'Annoying' World Youth Day Shirts for Sale

July 2, 2008

[with video]

T-shirt sellers are offering Sydneysiders the chance to flout controversial new laws aimed at World Youth Day protesters.

And they are doing so via the proud Aussie traditions of irreverence and satire.

"They're banning freedom of speech — nothing makes people more irate," Tim Boffa, owner of Bang-On T-Shirts in Bondi Junction, said.

Police yesterday were given new powers to arrest and fine people for "causing annoyance" to World Youth Day pilgrims, with offenders facing fines of $5500.

Critics say the new regulations are a direct affront to freedom of speech and existing laws governing large events are adequate.

Police have even refused to rule out prohibiting "annoying" T-shirts.

But the move has spawned a backlash, with affronted Australians already cooking up T-shirt slogans that satirise World Youth Day and T-shirt stores lining up to sell them.

"After I saw the news yesterday I put a blackboard in front of the store saying, 'Get your annoying World Youth Day shirts here'," Mr Boffa said.

"We've had a lot of interest with people coming in, saying they'll work on their ideas and come back to get shirts."

Mr Boffa said his store sold a lot of APEC-themed satirical T-shirts last November when police cracked down on protester freedoms.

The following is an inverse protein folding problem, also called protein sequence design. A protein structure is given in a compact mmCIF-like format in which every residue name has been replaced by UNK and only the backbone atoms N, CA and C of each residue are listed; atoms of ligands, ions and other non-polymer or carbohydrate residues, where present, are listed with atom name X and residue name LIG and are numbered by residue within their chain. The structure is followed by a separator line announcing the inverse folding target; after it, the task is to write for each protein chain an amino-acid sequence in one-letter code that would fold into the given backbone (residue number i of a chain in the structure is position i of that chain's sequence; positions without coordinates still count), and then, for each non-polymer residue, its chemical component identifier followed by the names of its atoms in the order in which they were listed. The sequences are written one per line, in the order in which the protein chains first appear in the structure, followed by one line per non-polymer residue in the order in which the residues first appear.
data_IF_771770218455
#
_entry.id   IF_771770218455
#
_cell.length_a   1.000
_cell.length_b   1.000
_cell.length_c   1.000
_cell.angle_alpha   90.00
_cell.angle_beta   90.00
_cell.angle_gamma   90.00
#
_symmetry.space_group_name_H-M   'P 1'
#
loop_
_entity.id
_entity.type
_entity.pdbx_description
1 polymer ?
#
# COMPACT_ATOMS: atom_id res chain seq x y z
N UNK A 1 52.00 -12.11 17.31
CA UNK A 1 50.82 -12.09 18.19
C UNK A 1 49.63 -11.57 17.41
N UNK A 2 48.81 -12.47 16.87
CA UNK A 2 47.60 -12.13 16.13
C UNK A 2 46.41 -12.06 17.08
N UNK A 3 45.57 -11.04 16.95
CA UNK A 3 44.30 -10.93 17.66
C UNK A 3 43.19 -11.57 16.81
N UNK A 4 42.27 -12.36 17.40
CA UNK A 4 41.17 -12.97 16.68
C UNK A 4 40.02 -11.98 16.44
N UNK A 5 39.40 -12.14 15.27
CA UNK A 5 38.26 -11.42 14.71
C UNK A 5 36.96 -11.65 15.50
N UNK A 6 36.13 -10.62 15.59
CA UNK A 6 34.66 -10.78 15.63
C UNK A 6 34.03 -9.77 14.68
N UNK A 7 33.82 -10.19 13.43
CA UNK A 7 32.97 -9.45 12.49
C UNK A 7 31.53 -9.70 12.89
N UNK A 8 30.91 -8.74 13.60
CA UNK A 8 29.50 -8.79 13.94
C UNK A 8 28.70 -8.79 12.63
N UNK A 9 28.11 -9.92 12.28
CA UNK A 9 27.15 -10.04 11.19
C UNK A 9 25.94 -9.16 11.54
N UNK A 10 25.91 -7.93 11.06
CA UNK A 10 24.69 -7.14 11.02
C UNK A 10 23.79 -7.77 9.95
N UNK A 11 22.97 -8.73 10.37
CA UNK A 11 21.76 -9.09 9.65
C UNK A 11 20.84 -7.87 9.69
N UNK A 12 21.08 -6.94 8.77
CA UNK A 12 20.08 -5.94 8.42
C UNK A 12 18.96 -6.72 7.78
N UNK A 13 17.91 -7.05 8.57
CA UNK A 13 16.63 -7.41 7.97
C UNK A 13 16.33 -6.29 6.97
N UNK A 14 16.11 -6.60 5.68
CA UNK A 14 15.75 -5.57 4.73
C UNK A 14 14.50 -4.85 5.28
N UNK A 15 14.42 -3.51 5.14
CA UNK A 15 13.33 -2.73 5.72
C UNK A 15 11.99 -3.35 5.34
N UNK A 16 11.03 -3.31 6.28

"It's a flow-on effect," he said. "By banning it they've put it on people's minds."

Inner Sydney-based online store is holding a T-shirt design competition in which punters are encouraged to "create designs, both reverent and irreverent, treading that fine line between satire and sin ... and the NSW Police Department".

Entries include "$5,500, a small price to pay for annoying Catholics" and "I survived a Christian Brothers education".

Customers can vote on their favourite design.

"We don't really judge whether they're offensive or not," Remo's Surry Hills store manager, Mel Reardon, said.

"You can call some of them controversial. We allow people to design them on the internet and most popular T-shirt wins".

GetUp executive director Brett Solomon said the "tongue-in-cheek" response was part of a wider backlash against the new police powers.

"Our membership was never really too bothered about World Youth Day," he said. "But since these laws have been announced there has been a huge debate and response.

"Australians feel rightly aggrieved that their rights have been taken away. When did it become unlawful to be annoying or offensive?"


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